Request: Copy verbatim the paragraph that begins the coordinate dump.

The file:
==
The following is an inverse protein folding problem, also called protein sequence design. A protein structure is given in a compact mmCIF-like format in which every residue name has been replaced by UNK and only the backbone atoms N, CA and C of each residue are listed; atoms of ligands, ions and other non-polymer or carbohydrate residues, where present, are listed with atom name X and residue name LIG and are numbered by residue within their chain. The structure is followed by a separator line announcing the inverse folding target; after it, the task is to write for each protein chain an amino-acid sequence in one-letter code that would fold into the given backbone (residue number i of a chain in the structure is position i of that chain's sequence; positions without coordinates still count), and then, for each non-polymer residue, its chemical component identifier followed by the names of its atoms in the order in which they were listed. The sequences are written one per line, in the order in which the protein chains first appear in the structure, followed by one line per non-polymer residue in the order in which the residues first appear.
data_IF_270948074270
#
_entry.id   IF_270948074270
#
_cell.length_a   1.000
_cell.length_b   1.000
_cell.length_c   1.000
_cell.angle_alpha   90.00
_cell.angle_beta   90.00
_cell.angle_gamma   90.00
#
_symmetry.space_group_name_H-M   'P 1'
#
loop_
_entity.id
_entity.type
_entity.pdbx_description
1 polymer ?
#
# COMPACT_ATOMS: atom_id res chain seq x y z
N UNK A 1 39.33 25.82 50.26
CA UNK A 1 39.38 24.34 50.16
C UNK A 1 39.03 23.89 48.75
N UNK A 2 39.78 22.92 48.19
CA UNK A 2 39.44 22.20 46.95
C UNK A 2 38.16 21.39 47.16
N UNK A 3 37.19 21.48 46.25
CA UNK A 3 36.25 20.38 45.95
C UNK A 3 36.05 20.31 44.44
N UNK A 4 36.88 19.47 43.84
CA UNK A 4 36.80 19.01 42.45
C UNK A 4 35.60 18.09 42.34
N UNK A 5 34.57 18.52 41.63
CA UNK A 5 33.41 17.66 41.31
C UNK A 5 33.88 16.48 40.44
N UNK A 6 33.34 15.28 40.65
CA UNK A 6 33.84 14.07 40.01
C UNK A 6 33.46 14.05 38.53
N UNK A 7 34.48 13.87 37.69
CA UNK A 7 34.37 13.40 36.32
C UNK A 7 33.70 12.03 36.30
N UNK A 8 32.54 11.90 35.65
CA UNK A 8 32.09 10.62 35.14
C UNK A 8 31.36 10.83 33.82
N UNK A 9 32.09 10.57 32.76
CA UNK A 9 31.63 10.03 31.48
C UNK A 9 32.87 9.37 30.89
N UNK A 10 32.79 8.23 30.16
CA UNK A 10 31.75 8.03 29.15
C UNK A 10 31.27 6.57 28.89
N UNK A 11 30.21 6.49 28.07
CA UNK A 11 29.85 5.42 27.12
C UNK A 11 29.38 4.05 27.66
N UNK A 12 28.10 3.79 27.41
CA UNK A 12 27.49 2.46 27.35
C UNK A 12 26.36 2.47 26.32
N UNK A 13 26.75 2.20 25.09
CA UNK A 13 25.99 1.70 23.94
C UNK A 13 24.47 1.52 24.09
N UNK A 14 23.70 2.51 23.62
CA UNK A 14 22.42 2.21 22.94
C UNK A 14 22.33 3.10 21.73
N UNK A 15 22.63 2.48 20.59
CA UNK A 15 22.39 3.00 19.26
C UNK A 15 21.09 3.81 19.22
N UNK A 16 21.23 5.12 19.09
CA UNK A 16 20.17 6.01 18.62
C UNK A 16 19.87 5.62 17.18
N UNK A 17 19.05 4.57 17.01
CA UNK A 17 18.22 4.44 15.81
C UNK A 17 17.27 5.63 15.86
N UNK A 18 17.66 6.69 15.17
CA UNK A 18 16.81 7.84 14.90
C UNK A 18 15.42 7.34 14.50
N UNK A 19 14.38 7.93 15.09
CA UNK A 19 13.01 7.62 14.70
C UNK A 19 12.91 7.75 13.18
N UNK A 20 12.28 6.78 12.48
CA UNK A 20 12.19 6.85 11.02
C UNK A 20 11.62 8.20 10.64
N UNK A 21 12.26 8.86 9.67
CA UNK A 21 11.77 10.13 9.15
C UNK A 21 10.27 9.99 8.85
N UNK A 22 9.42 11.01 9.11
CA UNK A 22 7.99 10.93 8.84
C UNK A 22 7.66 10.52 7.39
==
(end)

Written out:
The following is an inverse protein folding problem, also called protein sequence design. A protein structure is given in a compact mmCIF-like format in which every residue name has been replaced by UNK and only the backbone atoms N, CA and C of each residue are listed; atoms of ligands, ions and other non-polymer or carbohydrate residues, where present, are listed with atom name X and residue name LIG and are numbered by residue within their chain. The structure is followed by a separator line announcing the inverse folding target; after it, the task is to write for each protein chain an amino-acid sequence in one-letter code that would fold into the given backbone (residue number i of a chain in the structure is position i of that chain's sequence; positions without coordinates still count), and then, for each non-polymer residue, its chemical component identifier followed by the names of its atoms in the order in which they were listed. The sequences are written one per line, in the order in which the protein chains first appear in the structure, followed by one line per non-polymer residue in the order in which the residues first appear.